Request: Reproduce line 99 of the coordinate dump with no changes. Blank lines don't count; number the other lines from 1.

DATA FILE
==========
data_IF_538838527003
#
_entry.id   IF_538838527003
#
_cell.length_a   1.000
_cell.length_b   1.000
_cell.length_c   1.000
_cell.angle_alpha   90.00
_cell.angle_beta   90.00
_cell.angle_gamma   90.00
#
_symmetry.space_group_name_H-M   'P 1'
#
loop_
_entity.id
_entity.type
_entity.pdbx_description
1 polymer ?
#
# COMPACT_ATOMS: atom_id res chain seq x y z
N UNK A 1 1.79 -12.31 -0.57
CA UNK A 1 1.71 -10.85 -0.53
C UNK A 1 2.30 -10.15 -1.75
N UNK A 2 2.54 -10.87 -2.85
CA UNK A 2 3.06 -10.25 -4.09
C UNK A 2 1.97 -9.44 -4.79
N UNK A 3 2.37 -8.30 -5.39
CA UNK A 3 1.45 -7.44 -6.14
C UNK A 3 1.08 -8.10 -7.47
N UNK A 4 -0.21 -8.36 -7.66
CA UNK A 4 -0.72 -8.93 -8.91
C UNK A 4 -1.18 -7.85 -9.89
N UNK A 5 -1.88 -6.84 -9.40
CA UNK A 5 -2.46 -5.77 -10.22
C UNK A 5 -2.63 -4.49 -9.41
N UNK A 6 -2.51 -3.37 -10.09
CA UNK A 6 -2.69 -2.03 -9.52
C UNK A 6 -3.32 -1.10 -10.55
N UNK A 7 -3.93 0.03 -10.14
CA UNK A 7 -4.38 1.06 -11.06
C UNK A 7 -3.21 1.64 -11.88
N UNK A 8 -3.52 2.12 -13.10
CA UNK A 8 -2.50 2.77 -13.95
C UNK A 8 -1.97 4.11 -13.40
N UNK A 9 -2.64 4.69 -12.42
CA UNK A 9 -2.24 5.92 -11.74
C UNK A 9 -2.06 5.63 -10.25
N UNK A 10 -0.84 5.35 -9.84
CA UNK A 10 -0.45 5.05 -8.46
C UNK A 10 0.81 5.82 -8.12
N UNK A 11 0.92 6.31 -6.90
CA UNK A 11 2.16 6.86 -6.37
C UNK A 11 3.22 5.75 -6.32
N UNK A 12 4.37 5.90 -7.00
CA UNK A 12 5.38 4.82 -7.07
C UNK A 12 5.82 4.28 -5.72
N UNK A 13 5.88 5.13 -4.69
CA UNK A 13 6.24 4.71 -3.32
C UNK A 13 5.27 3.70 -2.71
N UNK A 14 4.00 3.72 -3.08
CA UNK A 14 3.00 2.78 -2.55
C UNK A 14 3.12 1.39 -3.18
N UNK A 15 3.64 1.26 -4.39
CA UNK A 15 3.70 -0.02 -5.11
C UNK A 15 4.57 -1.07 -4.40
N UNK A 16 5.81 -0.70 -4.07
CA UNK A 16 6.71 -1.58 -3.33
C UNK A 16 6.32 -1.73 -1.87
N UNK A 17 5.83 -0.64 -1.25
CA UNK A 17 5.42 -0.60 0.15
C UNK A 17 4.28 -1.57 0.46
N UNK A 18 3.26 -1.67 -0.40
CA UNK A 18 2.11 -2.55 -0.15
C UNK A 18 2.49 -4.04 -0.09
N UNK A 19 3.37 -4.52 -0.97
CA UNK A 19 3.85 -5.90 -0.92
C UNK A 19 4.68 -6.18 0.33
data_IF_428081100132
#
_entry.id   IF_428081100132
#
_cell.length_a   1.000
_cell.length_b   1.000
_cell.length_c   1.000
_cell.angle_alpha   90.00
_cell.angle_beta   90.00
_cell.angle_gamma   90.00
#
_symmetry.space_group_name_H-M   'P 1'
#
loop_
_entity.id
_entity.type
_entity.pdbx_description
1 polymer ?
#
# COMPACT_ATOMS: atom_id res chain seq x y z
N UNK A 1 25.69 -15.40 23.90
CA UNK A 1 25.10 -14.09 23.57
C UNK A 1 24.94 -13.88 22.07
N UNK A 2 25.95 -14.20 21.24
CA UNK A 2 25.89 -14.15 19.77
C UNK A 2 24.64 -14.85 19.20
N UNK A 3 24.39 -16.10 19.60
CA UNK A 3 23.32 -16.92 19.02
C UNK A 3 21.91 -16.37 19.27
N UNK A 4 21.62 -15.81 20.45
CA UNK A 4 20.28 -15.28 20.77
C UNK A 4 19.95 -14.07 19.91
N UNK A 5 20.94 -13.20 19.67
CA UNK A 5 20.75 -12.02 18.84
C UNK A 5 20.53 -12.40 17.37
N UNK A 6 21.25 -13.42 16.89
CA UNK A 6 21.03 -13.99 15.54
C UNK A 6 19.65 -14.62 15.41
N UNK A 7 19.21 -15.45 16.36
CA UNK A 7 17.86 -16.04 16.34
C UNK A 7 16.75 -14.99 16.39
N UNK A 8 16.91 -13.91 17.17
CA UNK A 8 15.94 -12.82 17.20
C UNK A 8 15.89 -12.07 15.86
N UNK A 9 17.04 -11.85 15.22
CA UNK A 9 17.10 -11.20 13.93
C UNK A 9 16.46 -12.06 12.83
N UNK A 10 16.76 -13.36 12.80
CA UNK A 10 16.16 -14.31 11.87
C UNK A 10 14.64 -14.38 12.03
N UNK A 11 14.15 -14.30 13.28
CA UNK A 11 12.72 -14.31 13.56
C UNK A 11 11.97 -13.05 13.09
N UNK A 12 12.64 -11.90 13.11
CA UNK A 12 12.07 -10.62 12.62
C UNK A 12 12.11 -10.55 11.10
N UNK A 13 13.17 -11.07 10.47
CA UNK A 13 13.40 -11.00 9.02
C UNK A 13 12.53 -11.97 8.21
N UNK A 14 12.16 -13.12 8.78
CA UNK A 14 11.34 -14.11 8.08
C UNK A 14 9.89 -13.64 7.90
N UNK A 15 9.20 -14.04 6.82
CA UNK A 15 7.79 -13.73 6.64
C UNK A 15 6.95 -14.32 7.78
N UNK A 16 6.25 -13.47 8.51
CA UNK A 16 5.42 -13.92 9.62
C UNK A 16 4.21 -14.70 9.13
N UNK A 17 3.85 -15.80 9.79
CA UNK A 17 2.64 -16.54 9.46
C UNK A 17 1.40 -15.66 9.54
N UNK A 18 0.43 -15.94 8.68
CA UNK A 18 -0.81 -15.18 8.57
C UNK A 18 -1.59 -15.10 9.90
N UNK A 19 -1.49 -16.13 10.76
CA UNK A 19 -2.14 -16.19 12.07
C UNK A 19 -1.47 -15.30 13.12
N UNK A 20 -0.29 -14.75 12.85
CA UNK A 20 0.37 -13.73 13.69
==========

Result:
CA UNK A 1 25.10 -14.09 23.57